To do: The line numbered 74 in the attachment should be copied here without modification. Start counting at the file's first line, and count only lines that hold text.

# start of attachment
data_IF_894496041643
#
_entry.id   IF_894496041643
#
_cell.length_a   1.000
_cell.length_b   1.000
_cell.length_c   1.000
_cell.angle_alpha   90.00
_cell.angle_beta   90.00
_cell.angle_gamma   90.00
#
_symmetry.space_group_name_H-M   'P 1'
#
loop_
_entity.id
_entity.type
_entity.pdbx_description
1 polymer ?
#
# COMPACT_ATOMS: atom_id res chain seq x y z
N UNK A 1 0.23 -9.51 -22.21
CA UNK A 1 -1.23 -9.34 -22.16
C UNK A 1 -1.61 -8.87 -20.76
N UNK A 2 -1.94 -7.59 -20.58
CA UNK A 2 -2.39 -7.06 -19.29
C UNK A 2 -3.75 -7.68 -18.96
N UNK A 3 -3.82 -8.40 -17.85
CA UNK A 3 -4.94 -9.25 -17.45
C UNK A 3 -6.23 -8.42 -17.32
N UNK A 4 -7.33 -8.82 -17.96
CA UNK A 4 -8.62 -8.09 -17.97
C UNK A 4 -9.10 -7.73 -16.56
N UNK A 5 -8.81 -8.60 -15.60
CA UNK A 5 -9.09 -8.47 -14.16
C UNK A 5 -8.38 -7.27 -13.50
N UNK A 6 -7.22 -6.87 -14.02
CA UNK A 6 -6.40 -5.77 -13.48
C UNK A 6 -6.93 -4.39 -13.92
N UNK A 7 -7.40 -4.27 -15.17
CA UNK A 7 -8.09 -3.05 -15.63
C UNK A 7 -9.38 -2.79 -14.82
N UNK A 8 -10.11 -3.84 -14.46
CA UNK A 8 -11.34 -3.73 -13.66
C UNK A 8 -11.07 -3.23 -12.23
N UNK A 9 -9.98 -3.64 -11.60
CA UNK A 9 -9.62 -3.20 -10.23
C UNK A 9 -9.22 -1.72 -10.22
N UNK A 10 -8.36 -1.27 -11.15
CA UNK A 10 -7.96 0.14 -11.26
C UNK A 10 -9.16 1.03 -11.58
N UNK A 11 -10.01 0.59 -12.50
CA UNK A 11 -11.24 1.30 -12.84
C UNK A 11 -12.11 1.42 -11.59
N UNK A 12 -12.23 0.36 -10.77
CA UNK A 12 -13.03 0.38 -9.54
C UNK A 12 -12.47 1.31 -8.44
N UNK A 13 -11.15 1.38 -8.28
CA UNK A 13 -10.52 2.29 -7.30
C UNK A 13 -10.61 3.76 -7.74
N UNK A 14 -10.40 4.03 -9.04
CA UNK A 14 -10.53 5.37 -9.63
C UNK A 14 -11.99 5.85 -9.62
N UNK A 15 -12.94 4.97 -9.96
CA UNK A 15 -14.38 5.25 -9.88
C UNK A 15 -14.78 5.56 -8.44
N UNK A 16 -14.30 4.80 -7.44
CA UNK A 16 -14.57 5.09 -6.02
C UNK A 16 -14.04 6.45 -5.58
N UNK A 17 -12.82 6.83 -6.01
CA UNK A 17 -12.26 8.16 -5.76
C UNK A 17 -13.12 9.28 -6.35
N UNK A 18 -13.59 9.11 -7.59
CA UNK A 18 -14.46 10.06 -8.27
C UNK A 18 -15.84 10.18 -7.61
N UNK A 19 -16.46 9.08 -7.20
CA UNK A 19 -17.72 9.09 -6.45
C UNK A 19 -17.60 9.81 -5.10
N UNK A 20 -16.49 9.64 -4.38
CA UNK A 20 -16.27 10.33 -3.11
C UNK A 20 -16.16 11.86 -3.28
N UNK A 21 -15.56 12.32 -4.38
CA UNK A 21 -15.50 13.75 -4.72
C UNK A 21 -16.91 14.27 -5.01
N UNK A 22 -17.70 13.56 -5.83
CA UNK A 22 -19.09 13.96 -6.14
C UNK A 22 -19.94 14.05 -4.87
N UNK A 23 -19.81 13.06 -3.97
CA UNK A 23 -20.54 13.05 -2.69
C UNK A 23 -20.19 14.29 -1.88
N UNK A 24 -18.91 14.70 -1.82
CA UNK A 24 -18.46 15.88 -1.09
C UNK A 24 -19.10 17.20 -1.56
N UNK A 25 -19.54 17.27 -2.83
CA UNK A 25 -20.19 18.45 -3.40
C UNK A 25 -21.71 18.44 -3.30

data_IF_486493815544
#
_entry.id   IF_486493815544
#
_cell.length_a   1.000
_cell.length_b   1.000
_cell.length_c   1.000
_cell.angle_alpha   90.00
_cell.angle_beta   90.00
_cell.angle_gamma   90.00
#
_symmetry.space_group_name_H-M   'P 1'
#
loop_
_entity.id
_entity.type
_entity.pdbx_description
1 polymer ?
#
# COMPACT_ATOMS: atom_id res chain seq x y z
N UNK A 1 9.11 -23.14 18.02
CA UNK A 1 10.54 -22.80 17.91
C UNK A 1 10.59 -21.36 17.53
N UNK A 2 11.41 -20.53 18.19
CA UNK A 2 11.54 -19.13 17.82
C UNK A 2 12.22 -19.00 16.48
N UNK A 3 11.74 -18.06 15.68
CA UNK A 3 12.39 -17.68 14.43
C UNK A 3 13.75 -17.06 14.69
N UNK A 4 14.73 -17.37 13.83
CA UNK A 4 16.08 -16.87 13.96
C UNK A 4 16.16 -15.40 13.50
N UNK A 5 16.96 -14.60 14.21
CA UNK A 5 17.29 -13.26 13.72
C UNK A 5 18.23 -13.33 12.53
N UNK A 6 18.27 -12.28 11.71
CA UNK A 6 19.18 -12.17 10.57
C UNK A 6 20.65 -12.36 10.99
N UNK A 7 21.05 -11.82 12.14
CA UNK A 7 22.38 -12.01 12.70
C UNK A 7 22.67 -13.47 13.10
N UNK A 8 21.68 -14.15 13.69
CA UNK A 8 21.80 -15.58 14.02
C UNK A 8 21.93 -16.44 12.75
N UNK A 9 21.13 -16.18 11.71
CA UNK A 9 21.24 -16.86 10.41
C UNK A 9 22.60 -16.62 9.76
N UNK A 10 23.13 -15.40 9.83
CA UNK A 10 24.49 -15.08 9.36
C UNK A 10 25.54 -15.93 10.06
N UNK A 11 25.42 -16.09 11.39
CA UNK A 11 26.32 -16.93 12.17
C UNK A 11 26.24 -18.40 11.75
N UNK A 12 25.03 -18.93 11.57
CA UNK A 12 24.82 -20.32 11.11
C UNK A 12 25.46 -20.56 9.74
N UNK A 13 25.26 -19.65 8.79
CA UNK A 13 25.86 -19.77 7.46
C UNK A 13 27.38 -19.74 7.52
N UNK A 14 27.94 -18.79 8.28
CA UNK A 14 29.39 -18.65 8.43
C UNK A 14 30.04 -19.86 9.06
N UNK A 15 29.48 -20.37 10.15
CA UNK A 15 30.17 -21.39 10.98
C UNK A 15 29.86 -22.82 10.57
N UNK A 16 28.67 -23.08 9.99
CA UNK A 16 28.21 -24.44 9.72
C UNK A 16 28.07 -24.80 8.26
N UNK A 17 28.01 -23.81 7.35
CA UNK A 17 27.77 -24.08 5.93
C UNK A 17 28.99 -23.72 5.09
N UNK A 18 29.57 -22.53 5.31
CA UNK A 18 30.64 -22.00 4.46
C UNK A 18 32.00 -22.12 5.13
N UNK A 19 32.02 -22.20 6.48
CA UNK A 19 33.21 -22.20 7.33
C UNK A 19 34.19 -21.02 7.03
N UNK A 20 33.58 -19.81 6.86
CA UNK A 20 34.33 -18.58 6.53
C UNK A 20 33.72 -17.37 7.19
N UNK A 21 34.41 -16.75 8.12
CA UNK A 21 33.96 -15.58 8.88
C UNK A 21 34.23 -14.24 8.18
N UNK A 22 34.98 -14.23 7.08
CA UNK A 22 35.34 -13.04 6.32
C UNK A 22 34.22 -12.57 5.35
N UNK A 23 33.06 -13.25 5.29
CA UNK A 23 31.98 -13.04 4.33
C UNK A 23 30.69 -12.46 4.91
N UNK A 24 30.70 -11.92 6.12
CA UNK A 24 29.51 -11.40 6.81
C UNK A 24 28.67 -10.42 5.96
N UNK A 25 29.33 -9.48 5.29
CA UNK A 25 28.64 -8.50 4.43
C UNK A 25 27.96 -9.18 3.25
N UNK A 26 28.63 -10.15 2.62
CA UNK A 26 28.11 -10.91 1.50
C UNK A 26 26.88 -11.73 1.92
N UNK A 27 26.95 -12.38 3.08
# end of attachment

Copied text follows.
C UNK A 18 -15.84 10.18 -7.61